Distribs firm up mechanics of funding
ORLANDO, Fla. — The broad strokes of a business model to support the widespread rollout of digital cinema systems are starting to come into focus.
Many of the public pronouncements at ShowEast and elsewhere revolve around work on technical standards. But behind the scenes at the trade show, there is clear evidence of agreement on key parts of a strategy for funding d-cinema systems in thousands of theaters nationwide. Two components form the basic approach:
- Third-party financiers — likely at least two separate companies — would buy the required projectors and file servers to skirt federal regs barring studio collaboration on biz initiatives.
- Distribs would shoulder most, or even all, of the financial burden for the equipment rollout by paying those outside companies for use of the installed equipment.
The studios may pay on an hourly basis for using the equipment. Alternately, the third-party financiers could charge them on a “per-print basis,” charging the digital equivalent of film print costs.
From a studio perspective, the main point is saving money on distribution costs, so the usage charges would decrease incrementally over time as the third-party companies pay down their initial investment and approach profitability.
Exhibs would be mostly off the hook for funding the equipment rollout, but there has been some discussion of circuits paying for subsequent servicing and maintenance of the systems. D-cinema is expected to boost exhibs’ ability to play revenue-producing cinema advertising before features, so theater owners are relatively receptive to paying a fair share to participate in the digital revolution once systems are up and running.
Ideally, studios would like to roll out as many d-cinema systems as possible to reap economies of scale.
Costs too high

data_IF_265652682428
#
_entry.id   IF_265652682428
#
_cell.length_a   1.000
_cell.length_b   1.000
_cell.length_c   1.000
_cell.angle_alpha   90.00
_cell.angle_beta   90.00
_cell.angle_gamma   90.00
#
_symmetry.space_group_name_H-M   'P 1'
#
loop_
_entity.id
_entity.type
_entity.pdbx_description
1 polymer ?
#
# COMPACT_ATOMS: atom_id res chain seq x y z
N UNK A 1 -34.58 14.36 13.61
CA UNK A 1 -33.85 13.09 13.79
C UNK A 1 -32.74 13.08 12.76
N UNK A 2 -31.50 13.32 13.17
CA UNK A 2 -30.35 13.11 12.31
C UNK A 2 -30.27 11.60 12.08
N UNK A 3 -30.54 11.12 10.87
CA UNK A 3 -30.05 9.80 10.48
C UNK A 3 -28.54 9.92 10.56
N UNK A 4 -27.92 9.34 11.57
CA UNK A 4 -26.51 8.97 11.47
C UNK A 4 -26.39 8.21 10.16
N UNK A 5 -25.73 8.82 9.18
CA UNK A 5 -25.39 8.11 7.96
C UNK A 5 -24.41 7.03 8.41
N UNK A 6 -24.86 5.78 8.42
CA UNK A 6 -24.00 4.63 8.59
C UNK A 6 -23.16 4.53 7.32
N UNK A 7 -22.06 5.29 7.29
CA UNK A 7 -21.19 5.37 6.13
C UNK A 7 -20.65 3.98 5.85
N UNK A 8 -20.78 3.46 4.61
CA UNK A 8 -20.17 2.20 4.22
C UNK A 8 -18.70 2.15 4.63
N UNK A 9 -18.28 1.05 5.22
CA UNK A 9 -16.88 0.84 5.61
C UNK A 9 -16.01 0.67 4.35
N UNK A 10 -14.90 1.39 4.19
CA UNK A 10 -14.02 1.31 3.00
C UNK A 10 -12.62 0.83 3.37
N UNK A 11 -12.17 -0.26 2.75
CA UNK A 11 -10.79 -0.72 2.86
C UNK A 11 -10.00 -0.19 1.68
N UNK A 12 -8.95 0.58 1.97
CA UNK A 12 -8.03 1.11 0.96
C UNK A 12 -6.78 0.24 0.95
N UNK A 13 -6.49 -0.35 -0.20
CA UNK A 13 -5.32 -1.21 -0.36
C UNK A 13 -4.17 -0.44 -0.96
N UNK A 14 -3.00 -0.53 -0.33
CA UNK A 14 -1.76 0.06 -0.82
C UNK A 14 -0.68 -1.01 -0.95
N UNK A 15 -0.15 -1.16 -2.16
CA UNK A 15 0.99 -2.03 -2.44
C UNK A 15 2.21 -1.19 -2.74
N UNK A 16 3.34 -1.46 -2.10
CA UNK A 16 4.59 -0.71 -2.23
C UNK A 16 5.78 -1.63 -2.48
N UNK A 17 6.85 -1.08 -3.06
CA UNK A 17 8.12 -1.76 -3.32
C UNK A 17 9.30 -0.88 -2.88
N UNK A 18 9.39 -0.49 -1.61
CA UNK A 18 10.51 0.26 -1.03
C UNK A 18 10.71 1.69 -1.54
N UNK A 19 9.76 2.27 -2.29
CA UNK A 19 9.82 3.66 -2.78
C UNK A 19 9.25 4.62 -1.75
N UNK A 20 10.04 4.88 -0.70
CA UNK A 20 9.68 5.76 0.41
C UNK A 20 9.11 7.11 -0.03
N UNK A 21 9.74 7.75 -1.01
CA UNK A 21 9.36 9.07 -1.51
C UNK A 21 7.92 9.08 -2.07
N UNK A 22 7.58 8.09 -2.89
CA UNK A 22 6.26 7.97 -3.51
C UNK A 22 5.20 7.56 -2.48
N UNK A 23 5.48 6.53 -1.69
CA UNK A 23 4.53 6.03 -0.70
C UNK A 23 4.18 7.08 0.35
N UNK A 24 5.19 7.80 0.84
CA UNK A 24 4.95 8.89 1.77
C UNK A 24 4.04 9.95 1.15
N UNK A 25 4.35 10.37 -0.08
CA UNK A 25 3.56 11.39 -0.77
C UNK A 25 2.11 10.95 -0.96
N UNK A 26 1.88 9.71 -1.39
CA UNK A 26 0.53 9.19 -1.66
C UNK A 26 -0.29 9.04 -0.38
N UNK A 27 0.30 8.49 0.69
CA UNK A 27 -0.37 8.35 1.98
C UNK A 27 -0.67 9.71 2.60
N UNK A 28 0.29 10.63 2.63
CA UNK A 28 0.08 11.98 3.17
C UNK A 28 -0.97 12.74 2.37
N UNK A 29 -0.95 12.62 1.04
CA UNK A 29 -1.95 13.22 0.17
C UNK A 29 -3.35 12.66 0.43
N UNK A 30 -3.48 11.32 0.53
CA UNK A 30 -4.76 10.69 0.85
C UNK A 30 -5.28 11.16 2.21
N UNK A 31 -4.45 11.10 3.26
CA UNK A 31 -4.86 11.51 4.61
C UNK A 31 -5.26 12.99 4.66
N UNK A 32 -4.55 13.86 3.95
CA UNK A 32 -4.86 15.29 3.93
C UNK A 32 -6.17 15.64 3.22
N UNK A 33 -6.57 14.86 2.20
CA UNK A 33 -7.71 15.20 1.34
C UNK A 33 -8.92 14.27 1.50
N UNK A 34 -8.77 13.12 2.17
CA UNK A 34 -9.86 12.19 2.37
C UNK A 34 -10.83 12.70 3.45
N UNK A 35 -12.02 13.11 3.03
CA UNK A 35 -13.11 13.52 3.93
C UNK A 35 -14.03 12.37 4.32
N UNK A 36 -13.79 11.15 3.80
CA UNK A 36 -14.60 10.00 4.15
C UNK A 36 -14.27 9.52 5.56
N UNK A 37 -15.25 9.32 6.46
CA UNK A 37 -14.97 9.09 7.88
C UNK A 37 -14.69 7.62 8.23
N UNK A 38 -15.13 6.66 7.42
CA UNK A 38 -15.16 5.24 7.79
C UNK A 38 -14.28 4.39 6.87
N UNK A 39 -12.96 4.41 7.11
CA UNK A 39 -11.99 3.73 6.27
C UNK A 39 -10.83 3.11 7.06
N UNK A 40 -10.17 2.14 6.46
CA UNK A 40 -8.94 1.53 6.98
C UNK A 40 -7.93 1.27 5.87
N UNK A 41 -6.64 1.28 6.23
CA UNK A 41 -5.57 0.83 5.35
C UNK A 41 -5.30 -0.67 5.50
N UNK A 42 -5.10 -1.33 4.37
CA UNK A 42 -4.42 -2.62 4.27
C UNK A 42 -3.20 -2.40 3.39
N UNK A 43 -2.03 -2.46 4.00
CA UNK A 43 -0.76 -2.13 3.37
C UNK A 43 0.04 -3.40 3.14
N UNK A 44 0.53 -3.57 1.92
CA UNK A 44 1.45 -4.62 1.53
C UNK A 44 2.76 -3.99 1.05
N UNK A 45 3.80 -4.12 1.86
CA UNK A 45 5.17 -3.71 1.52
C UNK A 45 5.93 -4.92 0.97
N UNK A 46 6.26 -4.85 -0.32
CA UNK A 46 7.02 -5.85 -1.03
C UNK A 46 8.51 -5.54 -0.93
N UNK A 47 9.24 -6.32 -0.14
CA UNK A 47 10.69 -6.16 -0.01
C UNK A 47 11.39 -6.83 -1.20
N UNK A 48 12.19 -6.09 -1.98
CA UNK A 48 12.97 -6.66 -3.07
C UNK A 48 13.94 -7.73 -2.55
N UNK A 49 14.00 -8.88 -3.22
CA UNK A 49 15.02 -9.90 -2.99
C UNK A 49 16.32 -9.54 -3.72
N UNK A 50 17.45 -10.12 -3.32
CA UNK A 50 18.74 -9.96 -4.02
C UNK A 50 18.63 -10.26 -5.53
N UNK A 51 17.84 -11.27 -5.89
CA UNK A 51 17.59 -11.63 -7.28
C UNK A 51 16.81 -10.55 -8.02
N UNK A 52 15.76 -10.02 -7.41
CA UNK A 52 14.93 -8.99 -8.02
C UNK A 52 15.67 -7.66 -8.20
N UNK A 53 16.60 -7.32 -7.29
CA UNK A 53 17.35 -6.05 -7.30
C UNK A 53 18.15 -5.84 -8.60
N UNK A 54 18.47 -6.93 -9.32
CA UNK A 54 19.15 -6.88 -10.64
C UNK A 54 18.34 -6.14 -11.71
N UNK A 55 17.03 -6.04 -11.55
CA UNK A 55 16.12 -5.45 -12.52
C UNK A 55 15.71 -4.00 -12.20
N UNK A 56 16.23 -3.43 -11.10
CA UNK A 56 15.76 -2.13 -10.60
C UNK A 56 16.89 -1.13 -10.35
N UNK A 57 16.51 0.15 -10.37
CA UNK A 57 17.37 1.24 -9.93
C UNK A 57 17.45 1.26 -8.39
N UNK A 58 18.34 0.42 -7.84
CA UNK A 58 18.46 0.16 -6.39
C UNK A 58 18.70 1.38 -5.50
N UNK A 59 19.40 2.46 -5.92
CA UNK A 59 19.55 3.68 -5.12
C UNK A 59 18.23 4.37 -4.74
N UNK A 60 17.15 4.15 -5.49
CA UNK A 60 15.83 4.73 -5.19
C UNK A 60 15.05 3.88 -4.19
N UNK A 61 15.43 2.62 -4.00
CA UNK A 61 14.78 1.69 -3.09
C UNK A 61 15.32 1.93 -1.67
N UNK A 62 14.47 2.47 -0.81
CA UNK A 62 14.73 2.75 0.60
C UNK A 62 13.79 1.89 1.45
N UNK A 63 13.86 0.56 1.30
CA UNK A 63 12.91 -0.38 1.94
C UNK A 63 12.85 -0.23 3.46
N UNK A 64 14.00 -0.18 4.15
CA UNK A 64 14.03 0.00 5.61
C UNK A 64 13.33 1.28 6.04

Current per-unit costs of $100,000 or more are considered unfeasible for a broad digital rollout. But equipping, say, 15,000 screens for digital simultaneously could bring costs down to a much more bearable range of $50,000-$65,000 per unit, proponents estimate.
Meanwhile, there’s the big related question of how many studios will sign aboard for distribbing by digital through the third-party arrangement.
Most have had discussions with a number of financial and exhibition vets seeking to form funding companies. But there’s a range of digital enthusiasm at the various studios.
“Conceivably, you could have a few studios go in while some others are slower to get involved,” said one well-placed source.
Universal, Disney and Warner Bros. appear hottest to trot on digital, while Paramount is considered most hesitant and others fall somewhere in the middle.
Chuck Goldwater, CEO of Digital Cinema Initiatives, told a ShowEast crowd Tuesday that disagreements over different resolution requirements stipulated by various studios can be easily overcome.
DCI is supported by a consortium of studio reps, who have voiced different opinions over whether current “2K” versions of digital projectors offer sufficient image clarity. Some studios are anxious for the development of so-called 4K technology, which would offer greater image resolution but won’t be readily available for some time, Goldwater said.
“DCI will encourage further 4K research and development,” Goldwater said.
But he added that digital distribution systems already available are sufficiently “scalable” to be upgraded from 2K to 4K when the technology becomes available. So lower-res projectors can be installed initially and later replaced with 4K equipment without incurring prohibitive upgrade costs, he suggested.
On the other hand, some circuits already are installing even lower-res projectors sufficient to play onscreen advertising but not movies. Some proponents of digital movie distribution fear exhibs will thus get much of the benefit they seek from digital and won’t be inclined to embrace movie-quality equipment at a later point.
That’s lighting a fire under the studio community to get the digital rollout going as soon as possible. Similarly, some exhibs say they no longer want to drag their feet on the technology when it appears the studios are in a mood to fund its rollout — a mood that could change at any time.
DCI hopes to publish final standards for a uniform, worldwide set of engineering specs for digital by first quarter 2004. Industryites say it’s also likely the confidential talks on business models could go public about the same time, perhaps at ShoWest in Las Vegas in February.
ShowEast continues at the Marriott Orlando World Center through Thursday.